The flock, traditionally dubbed the ‘flying flock’ because animals are moved from one nature reserve to another across the county to help maintain fragile habitats such as wild flower meadows and heathlands, is currently being lambed at the Trust’s Idle Valley Nature Reserve where staff and specially trained volunteers are currently coping with difficult conditions due to the social distancing rules relating to the coronavirus pandemic.
Whilst many aspects of the charity’s work including events and general volunteering on its nature reserves have been put on hold, lambing of the flock and calving the Trust’s cattle has to go ahead. – albeit with different arrangements to keep staff and volunteers safe.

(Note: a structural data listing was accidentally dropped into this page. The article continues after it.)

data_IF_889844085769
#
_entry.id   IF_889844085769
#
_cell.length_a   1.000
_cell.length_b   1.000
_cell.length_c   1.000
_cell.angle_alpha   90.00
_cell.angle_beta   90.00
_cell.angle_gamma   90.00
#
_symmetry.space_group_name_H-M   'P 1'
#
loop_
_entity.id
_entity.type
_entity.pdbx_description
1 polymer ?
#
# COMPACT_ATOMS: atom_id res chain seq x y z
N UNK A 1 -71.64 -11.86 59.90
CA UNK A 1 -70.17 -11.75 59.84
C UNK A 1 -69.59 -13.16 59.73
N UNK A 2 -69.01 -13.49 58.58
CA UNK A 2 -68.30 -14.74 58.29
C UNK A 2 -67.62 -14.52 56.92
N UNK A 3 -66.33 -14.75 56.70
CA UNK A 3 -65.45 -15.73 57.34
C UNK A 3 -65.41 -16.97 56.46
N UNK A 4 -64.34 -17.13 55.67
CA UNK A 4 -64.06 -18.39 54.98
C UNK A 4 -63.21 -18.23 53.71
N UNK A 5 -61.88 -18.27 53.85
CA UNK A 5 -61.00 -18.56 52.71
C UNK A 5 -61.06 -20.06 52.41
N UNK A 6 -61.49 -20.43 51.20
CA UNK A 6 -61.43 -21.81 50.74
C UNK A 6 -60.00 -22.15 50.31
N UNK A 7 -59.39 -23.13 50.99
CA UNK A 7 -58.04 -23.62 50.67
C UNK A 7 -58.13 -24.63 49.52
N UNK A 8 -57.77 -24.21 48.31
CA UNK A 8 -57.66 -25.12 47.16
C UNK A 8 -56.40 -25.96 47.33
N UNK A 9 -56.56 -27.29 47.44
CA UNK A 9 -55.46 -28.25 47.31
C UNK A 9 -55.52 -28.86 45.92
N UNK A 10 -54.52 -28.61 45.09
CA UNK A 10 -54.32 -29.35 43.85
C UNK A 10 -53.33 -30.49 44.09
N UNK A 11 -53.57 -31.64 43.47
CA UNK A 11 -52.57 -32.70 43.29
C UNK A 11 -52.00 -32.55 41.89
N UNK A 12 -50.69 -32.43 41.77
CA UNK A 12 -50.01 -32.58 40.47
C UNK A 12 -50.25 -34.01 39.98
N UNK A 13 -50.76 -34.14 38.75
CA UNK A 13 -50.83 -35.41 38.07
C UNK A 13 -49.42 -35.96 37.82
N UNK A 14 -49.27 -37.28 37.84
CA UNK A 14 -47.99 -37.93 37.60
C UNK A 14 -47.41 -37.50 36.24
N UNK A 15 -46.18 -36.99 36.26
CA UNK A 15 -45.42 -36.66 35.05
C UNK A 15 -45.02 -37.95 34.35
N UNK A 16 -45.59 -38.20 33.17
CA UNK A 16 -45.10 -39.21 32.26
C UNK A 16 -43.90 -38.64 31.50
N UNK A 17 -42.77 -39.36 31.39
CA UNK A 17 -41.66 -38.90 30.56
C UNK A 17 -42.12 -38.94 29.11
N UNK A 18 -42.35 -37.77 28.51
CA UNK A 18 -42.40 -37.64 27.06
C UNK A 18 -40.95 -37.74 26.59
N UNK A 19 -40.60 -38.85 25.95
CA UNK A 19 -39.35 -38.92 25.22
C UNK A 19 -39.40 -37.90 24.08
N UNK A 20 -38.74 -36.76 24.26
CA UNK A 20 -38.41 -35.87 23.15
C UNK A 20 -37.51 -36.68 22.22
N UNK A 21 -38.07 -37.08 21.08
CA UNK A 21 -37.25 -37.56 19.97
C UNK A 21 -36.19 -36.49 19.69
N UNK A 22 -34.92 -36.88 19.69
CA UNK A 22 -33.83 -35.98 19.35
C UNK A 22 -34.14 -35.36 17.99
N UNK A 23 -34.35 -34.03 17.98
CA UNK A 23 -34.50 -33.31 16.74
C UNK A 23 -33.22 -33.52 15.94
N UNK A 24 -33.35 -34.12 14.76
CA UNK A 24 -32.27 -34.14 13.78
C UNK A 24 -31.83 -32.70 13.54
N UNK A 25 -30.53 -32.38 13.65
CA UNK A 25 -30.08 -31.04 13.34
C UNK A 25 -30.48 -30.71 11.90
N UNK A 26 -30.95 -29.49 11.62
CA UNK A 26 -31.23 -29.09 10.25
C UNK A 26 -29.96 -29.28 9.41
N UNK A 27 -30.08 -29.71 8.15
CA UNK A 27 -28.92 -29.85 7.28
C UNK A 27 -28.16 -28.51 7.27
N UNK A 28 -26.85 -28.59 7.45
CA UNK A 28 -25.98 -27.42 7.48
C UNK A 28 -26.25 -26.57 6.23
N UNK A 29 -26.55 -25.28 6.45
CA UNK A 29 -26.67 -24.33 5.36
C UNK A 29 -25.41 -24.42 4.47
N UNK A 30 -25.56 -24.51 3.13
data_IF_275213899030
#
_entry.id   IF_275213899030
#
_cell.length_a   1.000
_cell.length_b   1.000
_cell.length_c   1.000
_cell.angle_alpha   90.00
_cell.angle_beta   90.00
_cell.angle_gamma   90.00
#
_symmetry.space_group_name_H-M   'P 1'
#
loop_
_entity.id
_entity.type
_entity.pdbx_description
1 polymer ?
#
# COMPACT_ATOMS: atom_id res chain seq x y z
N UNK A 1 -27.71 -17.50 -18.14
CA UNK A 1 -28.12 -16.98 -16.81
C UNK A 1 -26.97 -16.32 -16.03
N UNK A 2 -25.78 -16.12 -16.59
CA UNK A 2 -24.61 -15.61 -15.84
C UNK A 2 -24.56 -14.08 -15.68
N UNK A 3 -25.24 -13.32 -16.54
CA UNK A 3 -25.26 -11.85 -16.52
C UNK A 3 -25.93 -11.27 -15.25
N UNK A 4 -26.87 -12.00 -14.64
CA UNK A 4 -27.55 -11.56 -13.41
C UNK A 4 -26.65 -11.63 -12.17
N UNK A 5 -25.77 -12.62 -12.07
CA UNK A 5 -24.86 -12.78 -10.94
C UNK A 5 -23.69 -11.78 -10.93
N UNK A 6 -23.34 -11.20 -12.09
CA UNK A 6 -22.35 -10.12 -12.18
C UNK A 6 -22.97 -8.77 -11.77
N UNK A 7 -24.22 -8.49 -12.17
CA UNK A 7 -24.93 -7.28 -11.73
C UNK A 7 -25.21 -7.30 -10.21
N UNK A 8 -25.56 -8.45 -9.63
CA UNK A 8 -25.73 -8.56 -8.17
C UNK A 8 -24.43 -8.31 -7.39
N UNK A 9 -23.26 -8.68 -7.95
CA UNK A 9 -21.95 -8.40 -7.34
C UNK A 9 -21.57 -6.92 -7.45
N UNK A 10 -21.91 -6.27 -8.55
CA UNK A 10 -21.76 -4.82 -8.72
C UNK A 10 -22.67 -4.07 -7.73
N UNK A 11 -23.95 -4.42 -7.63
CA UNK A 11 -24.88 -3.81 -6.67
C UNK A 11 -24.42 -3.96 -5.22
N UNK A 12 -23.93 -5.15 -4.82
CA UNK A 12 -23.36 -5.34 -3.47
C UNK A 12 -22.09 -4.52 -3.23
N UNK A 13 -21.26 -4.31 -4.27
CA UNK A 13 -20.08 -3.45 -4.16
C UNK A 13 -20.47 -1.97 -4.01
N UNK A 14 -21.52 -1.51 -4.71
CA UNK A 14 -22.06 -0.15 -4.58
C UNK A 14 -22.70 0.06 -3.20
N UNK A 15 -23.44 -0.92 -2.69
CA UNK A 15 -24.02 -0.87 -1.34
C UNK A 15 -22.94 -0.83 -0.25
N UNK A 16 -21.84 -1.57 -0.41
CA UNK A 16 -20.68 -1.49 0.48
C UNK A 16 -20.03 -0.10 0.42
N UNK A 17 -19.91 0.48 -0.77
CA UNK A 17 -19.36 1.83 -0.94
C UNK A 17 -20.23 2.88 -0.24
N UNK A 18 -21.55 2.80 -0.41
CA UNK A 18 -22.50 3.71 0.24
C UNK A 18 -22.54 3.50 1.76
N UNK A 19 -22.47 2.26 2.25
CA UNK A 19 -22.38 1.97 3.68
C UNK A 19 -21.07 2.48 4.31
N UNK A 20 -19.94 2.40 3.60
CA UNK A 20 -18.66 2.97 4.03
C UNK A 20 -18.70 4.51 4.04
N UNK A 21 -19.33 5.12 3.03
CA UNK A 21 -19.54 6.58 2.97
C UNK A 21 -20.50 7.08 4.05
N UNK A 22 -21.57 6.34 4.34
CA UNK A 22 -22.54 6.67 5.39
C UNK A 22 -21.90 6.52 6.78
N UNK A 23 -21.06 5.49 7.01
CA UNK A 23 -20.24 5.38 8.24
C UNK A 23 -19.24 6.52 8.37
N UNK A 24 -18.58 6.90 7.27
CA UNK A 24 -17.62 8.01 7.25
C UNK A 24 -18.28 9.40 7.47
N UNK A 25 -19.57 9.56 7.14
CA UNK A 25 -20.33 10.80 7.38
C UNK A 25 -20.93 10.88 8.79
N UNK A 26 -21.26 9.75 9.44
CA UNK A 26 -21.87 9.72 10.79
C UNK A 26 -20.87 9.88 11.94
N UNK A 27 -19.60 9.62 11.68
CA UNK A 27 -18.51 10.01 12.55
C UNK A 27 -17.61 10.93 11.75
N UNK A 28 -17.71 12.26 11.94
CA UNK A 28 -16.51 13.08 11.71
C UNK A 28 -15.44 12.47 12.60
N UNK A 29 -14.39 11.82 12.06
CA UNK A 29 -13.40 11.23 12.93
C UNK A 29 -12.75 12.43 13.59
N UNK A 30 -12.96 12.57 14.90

On Tuesday a first time ‘mum’ that was thought to be carrying twins gave birth to four lambs. One of the lambs has now been fostered, with another waiting for a new foster mum so that the ewe can solely look after the two smallest lambs. Speaking about the surprise event Nottinghamshire Wildlife Trust’s Head of Communications Erin McDaid said: “With much of our work on hold and all our staff now working from home, keeping in touch with people has been difficult but I was delighted to see news of the quads on our new staff Facebook feed. Our Shepherdess Agnes says that whilst Hebridean ewes are generally very good mothers and often have twins – four lambs is very unusual. We’re delighted that they are all doing well and this positive news has given everyone a boost at a challenging time.”